Newsweek tackles the rising influence of conspiracy theories in America:
In Baldwin County, Alabama, an award-winning plan to provide guidance for private-sector developers was spiked—it was, constituents complained, part of a United Nations plot to end property rights, impose communism and force locals onto rail cars heading to secret camps. When the blueprint was voted down, residents cheered and sang “God Bless America.” Every member of the zoning commission resigned in disgust.
A federal proposal that would have paid physicians for time spent discussing elderly patients’ medical and personal priorities in their final days of life was shelved. Some conservatives, led by former Alaska governor Sarah Palin, slammed the idea as creating “death panels” of bureaucrats to decide who would live and who would die. With the rejection of the plan, which had been supported by geriatricians, oncologists and advocates for senior citizens, the aged in the United States now only hear their options for resuscitation, pain control and religious support if their doctors provide the counseling for free.
In 2008, no one in America caught measles and 13,278 people contracted whooping cough. By 2013, measles infected at least 276 people in the U.S. and there were more than 24,000 cases of whooping cough. Medical experts attribute this trend to declining numbers of people being vaccinated, in large part fueled by a belief that doctors and pharmaceutical companies are hiding the dangers of immunizations to protect profits, even though earnings in this niche are so comparatively small that six out of seven companies have dropped out of the business in the past 35 years. Now, because of this false belief advanced by scientific frauds and celebrities, vaccine-preventable diseases that were once on the brink of extinction are roaring back.
George W. Bush murdered thousands by orchestrating 9/11. Barack Obama is a Kenyan national and holds the presidency illegally. Education standards developed by state governors are part of an anti-Christian communist plot that will turn children gay. Unemployment rates and the reported numbers for Obamacare sign-ups are lies engineered by the White House. Water fluoridation doesn’t prevent cavities in children and has been adopted for a range of nefarious purposes. And on and on they go.
There have always been conspiracy theories, but how much of their rising influence today can be directly attributed to the Internet? My guess is a lot. It’s one of the great ironies of the Internet age that instant access to the world’s information has led directly to an increase in ignorance and superstition.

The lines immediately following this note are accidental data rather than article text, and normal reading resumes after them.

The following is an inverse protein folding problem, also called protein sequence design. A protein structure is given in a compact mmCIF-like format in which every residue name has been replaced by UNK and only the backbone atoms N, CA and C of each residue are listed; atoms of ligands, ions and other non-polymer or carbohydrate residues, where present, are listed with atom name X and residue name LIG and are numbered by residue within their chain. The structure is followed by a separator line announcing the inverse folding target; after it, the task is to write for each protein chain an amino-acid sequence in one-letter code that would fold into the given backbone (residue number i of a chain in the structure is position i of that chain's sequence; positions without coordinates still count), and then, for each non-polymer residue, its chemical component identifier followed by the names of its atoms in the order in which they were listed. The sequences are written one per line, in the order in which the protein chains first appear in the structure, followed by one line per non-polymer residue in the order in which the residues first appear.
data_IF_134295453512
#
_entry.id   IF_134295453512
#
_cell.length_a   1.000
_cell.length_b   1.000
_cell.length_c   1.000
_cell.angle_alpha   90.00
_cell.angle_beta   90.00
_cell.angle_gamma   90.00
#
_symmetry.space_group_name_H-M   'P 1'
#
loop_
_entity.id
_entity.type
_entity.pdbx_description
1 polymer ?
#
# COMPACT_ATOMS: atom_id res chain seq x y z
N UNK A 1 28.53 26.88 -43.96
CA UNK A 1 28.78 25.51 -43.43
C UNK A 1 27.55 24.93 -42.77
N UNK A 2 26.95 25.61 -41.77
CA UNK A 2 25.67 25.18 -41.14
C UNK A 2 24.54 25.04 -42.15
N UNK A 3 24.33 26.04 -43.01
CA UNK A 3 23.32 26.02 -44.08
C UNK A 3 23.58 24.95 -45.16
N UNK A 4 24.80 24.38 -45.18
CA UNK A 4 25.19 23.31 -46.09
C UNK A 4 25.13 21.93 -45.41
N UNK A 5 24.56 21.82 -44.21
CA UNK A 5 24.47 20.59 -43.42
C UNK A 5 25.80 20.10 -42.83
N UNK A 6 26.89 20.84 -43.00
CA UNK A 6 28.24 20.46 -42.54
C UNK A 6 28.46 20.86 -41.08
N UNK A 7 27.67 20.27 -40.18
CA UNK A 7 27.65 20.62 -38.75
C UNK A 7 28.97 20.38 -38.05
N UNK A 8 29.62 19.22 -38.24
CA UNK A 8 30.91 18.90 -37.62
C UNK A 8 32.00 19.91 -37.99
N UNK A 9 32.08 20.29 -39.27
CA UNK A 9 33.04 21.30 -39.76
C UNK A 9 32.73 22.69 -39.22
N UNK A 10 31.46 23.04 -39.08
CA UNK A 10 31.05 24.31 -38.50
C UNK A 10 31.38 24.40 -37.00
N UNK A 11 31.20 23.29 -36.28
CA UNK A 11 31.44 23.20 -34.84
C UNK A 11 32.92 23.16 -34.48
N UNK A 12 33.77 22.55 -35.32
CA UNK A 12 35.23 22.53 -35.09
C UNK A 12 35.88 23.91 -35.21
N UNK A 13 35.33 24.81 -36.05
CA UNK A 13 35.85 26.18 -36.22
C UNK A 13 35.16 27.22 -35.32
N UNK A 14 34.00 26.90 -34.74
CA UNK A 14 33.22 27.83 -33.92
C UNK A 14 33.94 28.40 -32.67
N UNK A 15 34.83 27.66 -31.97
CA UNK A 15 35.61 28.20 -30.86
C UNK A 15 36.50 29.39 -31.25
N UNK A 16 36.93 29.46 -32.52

In an article for The New Yorker’s blog titled “What Does Apple Want with Beats by Dre?”, Yukari Iwatani Kane writes:
In the nineties, Apple was falling apart. Steve Jobs was gone, and the company seemed distracted. Instead of focussing on computers and operating systems, Apple branched out. It built new printers and a camera, called the QuickTake, that couldn’t zoom or focus. This seemed like an attempt to disguise the lack of innovation in its main business. In fact, the new products only added clutter and chaos.
After Apple acquired Jobs’s company NeXT, at the end of 1996, Jobs and his hardware chief, Jon Rubinstein, worked rapidly to restore order. One of their first moves was to kill the division that had built the printers and cameras.
And then later writes:
There’s another, more mundane reason why Apple could be interested in Beats—one that hasn’t gotten as much attention. Maybe Apple simply has cash to burn and wants to spend some of it to acquire a steady, reliable stream of revenue and profits from an expanded line of accessories. If Apple’s experience in the nineties is any indication, this would be worrisome.
Maybe the reason this theory hasn’t gotten much attention is because it doesn’t make any sense. Earlier in the article, Kane writes, “estimates put annual [Beats] revenues at just over a billion dollars—about what Apple makes in two days.” If Beats makes in a year what Apple makes in two days, why would Apple purchase Beats “to acquire a steady, reliable stream of revenue and profits”? The article is internally incoherent.
The real purpose of the piece is to draw a line from the Apple of 1996 to the Apple of 2014. The problem is that they are different in so many ways that they may as well be different companies. Why people who are skeptical of Apple’s future without Steve Jobs assume the only path for Apple is to completely fall apart continues to mystify me. There are plenty of other ways for the company to lose its leadership position, if that is to be its fate.
To understand this, remember that when Jobs left Apple the first time, he was thrown out. Implicit in that is a rejection of his leadersihp, his strategic vision, and his product priorities. John Sculley then had to make Apple his own, to justify his ouster of Jobs by guiding it according to his own, necessarily distinct vision.
Apple today is clearly operating in the spirit Jobs defined. The executives embrace Jobs’s ideas and strategic vision; they obviously don’t reject it. Apple even has an internal university where they teach employees the lessons from the major decisions made during Jobs’s second tenure (and presumably after, though enough time might not have passed yet).
This difference, of an Apple rejecting Jobs versus an Apple embracing Jobs, makes comparisons between the first and second post-Jobs eras at Apples meaningless.
One of Jobs’s key principles was focus. Tim Cook reiterates that at every opportunity. Apple is not buying Beats to lose focus by diversifying into headphones. Something else is going on. To me the most likely answer is related to music content, probably music streaming, but it’s really hard to know.
The lack of an obvious reason for such a large acquisition does raise questions, but the ones Kane asks are all the wrong ones.